I remember being envious of a friend who did a lot of writing and had stories published in Sunday school papers and other places. Then I heard a sermon on the radio. I realized I didn’t need to be envious of my friend. God gives each one of us talent, and He never runs out of talents to give us. There is enough talent for me, too.

    Since then, I’ve been concentrating on my own efforts at writing. I’m trying to learn more and submit more. God is encouraging me in various ways, and I am enjoying life more as I “work my own field”.

    You said, “Sin takes power away from us.” Thanks for the reminder that I have power (when I’m not envious).

    • Tamela Hancock Murray March 11, 2016 at 6:11 am #

      Peggy, I love your reminder that the “pie” is very large. I have noticed that people who seem to think the life “pie” is only so big, so if they don’t get “theirs” then the pie will run out. Not so! God’s love never runs out.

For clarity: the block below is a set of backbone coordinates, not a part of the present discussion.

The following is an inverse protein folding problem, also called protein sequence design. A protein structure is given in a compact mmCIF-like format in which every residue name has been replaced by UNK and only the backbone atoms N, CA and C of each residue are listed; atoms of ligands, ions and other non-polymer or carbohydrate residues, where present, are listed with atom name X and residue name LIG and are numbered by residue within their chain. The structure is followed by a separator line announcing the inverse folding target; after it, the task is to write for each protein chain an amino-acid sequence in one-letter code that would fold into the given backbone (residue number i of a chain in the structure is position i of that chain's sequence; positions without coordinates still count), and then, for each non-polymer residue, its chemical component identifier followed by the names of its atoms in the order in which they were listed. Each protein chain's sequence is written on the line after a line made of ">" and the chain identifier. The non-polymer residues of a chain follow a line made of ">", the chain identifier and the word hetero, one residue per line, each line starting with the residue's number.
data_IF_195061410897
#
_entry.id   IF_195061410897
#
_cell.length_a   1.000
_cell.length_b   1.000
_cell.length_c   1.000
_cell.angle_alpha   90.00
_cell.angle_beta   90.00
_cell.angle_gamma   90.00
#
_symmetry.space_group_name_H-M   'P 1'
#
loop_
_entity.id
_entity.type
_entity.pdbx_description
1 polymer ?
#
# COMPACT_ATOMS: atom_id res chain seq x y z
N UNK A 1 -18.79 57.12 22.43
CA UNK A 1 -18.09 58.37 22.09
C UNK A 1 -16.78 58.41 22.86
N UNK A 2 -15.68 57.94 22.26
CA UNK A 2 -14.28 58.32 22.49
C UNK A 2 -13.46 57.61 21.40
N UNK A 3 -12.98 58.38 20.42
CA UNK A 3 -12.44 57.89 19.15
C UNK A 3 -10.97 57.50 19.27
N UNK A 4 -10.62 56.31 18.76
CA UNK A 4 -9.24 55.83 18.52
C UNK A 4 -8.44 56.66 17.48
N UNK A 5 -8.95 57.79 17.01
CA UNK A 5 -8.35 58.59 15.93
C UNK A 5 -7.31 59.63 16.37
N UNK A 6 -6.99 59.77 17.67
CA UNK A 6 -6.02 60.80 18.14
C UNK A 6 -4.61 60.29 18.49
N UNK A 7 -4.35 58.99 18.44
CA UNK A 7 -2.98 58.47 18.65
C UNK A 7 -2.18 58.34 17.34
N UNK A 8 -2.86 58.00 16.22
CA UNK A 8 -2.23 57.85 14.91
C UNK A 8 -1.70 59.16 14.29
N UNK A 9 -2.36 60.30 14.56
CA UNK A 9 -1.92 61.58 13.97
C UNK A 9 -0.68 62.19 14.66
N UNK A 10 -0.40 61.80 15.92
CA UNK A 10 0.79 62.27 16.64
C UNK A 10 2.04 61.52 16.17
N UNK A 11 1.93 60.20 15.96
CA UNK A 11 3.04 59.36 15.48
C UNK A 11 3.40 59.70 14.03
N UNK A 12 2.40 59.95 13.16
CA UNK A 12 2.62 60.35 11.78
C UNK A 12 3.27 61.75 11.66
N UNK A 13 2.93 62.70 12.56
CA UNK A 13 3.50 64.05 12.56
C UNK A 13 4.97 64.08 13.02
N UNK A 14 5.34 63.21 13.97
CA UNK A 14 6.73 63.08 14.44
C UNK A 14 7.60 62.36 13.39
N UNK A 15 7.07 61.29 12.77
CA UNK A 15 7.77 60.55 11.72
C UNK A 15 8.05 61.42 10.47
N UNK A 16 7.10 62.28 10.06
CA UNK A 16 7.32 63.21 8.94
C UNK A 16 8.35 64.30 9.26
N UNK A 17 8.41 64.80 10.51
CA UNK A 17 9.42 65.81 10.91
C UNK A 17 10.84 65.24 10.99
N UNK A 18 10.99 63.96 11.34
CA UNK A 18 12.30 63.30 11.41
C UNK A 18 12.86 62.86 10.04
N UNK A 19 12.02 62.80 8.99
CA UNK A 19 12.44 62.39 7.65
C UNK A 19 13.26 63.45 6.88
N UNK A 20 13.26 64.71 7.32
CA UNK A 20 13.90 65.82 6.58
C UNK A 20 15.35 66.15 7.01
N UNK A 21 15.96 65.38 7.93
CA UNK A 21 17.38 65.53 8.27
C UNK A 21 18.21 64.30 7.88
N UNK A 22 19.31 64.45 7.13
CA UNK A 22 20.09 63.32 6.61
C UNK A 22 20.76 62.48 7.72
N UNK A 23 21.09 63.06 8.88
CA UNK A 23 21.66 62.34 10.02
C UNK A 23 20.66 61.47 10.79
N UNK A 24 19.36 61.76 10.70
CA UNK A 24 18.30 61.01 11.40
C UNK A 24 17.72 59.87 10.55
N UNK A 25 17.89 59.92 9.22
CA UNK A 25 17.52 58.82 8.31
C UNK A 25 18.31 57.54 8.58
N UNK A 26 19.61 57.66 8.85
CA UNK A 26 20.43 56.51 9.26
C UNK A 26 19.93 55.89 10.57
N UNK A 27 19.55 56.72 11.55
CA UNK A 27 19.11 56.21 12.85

15. J S Rogers March 11, 2016 at 6:44 am #

    Thank you for posting this Tamela. Great attitude and great thoughts. Sadly old man pride gets in our way too many times. We should be happy for our brothers and sisters achievements.

  16. Stephen W. Hiemstra March 12, 2016 at 6:25 am #

    Envy is a horrible thing. An important part of our witness as Christians to understand our emotions and place them in service to Christ.

    Thank you for taking time to post.

    Although there are many books on understanding and coping with our emotions, one of particular interest focuses on God’s emotions:

    Matthew A. Elliott. 2006. Faithful Feelings: Rethinking Emotion in the New Testament. Grand Rapids: Kregel Academic and Professional.

    I have written a two-part review: Elliott: God’s Emotions Inform Our Emotions, Part 1 (http://wp.me/p3Xeut-1dc).

    I have written reviews on other books dealing with emotions, but this is the one that I continue to cite and use in my writing.

  17. Tamela Hancock Murray March 14, 2016 at 7:38 am #

    Thanks for sharing, Stephen. Indeed, many Bible passages do instruct us to control our emotions. Not an easy task at times.